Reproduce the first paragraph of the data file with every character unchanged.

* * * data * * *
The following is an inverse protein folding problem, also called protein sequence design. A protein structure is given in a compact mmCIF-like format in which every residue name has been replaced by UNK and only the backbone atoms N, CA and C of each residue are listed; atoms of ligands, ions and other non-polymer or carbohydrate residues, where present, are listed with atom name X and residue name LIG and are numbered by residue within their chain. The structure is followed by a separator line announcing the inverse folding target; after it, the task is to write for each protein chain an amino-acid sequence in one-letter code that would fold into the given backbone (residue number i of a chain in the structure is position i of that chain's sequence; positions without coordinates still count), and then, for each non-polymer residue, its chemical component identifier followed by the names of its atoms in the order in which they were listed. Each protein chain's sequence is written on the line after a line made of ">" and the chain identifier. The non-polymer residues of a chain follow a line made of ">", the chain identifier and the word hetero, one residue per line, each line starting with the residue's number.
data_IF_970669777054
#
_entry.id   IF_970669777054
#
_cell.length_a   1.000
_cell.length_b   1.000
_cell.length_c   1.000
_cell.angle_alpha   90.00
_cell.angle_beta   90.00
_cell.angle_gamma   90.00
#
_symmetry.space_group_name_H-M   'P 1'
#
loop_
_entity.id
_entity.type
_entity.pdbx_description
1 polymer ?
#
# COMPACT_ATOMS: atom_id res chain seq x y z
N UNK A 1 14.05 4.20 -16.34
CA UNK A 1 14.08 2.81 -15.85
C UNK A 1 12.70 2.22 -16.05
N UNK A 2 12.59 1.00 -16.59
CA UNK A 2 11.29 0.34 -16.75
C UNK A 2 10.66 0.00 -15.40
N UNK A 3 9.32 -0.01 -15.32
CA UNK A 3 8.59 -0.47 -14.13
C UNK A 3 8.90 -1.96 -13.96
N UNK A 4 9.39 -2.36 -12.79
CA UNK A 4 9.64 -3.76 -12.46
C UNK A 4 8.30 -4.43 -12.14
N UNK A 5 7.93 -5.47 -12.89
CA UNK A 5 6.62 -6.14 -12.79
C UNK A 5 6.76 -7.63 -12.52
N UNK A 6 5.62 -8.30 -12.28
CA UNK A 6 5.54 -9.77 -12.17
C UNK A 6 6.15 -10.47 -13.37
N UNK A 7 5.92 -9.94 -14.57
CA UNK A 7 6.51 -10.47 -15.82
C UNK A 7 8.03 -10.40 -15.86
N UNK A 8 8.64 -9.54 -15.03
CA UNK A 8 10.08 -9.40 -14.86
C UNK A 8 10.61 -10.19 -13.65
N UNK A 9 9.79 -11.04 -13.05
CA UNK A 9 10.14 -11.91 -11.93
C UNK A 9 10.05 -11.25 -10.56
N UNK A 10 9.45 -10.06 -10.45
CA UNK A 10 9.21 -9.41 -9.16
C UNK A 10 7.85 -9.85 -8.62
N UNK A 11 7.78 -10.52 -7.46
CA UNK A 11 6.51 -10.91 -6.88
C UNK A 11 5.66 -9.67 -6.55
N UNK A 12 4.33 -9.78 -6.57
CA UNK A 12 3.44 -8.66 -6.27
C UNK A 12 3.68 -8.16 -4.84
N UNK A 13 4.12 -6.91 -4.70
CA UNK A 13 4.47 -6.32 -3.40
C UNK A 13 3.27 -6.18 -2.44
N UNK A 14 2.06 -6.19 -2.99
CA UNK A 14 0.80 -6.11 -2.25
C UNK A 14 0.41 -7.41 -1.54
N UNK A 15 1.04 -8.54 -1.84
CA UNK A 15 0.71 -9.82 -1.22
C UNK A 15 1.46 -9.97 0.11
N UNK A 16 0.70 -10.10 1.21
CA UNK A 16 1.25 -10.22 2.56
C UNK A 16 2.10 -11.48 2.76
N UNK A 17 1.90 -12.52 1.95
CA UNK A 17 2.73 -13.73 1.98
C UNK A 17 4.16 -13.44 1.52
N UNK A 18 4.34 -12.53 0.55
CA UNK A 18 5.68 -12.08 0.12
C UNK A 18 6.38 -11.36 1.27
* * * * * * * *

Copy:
The following is an inverse protein folding problem, also called protein sequence design. A protein structure is given in a compact mmCIF-like format in which every residue name has been replaced by UNK and only the backbone atoms N, CA and C of each residue are listed; atoms of ligands, ions and other non-polymer or carbohydrate residues, where present, are listed with atom name X and residue name LIG and are numbered by residue within their chain. The structure is followed by a separator line announcing the inverse folding target; after it, the task is to write for each protein chain an amino-acid sequence in one-letter code that would fold into the given backbone (residue number i of a chain in the structure is position i of that chain's sequence; positions without coordinates still count), and then, for each non-polymer residue, its chemical component identifier followed by the names of its atoms in the order in which they were listed. Each protein chain's sequence is written on the line after a line made of ">" and the chain identifier. The non-polymer residues of a chain follow a line made of ">", the chain identifier and the word hetero, one residue per line, each line starting with the residue's number.